Abby says that her research has also shown that Pleistocene bison actually narrowed their dietary range after the glacial maximum, contrary to expectation. “Their populations were really low, and suddenly there’s enough food for them to thrive again. And they’re really able to eat only the best things for bison, so they sort of narrowed their environmental niche.” And as Abby points out, this pattern holds sobering implications for large mammals today. “It suggests that climate change really can be quite powerful and the reason that bison were able to survive that genetic bottleneck is because of the return of optimal conditions [rather than dietary flexibility]. So, the larger implication is that we really have to conserve big swaths of the environment for these large mammals, because as climate changes, they’re going to move slightly farther north… we need this natural habitat for [their] recovery.”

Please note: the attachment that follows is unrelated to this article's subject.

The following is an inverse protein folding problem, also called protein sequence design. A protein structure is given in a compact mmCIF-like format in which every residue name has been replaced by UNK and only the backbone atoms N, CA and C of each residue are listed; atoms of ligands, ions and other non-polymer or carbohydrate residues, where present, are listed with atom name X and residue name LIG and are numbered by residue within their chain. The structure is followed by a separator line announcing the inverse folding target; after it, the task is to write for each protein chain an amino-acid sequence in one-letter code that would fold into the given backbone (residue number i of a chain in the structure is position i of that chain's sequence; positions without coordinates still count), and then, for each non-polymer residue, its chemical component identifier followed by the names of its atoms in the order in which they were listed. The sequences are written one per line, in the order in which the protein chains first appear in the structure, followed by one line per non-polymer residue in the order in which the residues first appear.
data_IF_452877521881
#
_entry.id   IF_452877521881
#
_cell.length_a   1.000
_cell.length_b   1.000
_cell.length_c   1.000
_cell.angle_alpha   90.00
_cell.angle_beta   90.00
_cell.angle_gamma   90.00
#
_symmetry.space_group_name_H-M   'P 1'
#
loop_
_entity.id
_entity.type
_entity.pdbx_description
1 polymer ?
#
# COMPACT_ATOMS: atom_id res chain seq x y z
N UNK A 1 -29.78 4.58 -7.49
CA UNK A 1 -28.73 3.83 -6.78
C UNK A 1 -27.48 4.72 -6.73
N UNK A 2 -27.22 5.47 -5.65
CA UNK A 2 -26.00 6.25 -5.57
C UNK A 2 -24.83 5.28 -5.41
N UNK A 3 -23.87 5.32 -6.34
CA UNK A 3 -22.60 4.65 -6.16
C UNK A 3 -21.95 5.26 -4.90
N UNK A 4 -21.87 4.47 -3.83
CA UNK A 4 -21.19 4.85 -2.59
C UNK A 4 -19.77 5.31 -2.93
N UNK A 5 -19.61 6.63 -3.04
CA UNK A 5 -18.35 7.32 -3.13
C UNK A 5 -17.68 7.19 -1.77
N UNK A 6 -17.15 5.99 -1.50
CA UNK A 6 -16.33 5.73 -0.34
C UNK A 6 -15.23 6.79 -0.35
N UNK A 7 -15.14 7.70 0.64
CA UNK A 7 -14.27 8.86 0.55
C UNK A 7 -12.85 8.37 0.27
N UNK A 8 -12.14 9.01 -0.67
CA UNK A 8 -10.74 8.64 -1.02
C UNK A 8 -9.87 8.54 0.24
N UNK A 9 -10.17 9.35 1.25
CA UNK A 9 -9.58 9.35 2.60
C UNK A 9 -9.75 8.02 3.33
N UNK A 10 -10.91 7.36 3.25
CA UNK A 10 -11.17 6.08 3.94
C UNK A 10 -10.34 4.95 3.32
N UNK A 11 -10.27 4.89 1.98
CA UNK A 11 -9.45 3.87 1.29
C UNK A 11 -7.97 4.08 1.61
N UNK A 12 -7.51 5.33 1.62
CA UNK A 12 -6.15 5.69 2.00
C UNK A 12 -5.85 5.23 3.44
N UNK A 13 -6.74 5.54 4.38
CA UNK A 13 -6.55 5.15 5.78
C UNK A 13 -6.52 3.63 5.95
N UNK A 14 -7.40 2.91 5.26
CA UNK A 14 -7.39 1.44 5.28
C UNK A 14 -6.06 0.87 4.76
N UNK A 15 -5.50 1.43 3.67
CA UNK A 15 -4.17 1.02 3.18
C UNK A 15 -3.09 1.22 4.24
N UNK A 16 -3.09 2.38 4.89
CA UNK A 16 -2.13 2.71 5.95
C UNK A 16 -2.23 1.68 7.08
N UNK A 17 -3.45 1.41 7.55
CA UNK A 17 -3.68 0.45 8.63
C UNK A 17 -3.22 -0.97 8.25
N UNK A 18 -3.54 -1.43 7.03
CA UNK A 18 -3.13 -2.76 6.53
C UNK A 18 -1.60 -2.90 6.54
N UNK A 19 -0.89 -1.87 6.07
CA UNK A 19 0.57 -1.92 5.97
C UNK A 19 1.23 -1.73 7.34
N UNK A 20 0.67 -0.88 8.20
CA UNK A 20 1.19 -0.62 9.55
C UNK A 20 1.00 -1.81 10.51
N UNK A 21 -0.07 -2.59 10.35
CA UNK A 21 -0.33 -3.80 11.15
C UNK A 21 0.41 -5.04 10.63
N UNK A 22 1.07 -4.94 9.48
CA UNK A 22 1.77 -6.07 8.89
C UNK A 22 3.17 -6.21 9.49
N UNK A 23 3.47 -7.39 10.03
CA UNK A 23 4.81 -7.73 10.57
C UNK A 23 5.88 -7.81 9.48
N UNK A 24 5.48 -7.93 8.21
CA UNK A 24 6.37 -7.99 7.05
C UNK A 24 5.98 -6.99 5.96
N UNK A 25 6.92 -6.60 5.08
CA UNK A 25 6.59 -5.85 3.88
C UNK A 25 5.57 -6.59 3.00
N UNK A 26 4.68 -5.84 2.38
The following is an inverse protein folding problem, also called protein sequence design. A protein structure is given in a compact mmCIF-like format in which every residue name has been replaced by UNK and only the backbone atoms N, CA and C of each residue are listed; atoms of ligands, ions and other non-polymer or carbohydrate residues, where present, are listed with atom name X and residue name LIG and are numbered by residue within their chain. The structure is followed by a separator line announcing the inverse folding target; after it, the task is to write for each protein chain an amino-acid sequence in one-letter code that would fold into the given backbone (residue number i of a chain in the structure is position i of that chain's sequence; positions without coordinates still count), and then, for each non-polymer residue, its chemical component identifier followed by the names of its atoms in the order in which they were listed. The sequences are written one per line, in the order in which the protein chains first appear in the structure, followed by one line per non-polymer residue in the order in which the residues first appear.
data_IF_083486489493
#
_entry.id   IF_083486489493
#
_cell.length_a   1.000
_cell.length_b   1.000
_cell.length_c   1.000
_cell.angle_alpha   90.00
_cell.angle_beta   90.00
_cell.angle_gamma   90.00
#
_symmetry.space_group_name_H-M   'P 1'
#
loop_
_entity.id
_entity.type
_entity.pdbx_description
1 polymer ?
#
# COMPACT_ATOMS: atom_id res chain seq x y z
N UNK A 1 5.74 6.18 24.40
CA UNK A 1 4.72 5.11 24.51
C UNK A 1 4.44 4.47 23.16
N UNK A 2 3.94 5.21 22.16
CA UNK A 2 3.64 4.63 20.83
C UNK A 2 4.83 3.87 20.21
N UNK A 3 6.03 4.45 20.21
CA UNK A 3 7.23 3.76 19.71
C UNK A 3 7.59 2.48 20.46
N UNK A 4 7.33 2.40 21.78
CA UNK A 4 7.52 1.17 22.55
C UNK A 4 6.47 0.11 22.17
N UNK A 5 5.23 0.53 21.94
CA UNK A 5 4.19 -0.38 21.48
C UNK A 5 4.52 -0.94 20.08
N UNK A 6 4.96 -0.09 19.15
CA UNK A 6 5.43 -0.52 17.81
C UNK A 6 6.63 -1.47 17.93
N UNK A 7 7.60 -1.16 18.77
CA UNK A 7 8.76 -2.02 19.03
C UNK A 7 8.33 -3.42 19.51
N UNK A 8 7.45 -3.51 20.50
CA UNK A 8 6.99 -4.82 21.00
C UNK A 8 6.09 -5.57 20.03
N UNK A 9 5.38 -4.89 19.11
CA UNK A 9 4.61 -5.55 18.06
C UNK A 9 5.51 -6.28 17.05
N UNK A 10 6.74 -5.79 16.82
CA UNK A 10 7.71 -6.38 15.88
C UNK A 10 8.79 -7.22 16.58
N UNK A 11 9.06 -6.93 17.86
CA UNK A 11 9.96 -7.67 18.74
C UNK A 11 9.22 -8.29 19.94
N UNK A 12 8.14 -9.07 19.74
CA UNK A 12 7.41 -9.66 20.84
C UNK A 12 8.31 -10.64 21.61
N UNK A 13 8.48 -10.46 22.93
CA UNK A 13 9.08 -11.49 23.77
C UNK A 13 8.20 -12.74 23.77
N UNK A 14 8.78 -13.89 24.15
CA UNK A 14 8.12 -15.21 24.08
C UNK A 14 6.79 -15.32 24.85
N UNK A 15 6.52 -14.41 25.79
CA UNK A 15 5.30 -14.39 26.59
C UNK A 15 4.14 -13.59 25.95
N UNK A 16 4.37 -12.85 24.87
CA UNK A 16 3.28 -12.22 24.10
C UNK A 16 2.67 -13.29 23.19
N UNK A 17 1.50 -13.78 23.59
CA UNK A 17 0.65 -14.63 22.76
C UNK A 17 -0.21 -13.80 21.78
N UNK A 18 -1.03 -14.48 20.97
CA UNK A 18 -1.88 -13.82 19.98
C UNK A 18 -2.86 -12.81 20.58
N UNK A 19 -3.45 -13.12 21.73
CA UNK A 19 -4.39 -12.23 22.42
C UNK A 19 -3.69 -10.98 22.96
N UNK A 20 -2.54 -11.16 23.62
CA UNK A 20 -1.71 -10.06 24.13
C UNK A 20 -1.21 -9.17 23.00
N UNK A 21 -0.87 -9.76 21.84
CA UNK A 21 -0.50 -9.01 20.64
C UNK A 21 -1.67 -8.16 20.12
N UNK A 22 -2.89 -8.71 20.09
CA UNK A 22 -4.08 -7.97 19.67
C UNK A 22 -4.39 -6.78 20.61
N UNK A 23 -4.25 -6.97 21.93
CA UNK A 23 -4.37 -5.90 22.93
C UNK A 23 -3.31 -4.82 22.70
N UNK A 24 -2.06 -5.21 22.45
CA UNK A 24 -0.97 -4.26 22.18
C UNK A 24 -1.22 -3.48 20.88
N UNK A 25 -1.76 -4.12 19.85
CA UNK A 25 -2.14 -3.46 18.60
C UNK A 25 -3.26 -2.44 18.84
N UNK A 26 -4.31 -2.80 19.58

It is clear from Abby’s case that paleontology is not all about dinosaur bones and dirt. Her work involves weaving the past and present together in order to understand and preserve our contemporary natural world. But there are elements to her experience that have been just as adventurous as the work of paleontologists on television or in the movies. Abby’s face lights up when she talks about fieldwork. In her career, she has gotten the chance to snorkel in Panama, collecting modern mollusk samples and dredging ancient fossils via boat. She has travelled to museums in Alaska and Canada to sample curated specimens. And one of the highlights of it all? “My advisor, Joshua Miller, runs a project looking at the sort of historical landscape use of caribou in the far north… I accompanied him on a trip collecting caribou antlers from the area above the Arctic Circle. We took a bush plane and a helicopter to go out to these sites, rafted down the river to collect antlers, had a bear fence up around our tents.” This experience of being in such a remote, wild landscape was very powerful for Abby and prompted her to think, as always, about the past. “The vast expanse of land looks like it should be the African savanna and the specimens I study tell us that it was in some ways analogous to [it]… there were mammoths and elephants and bison and horses. An incredibly diverse ecosystem compared to today. And that perspective, that illustration of change, was profound.”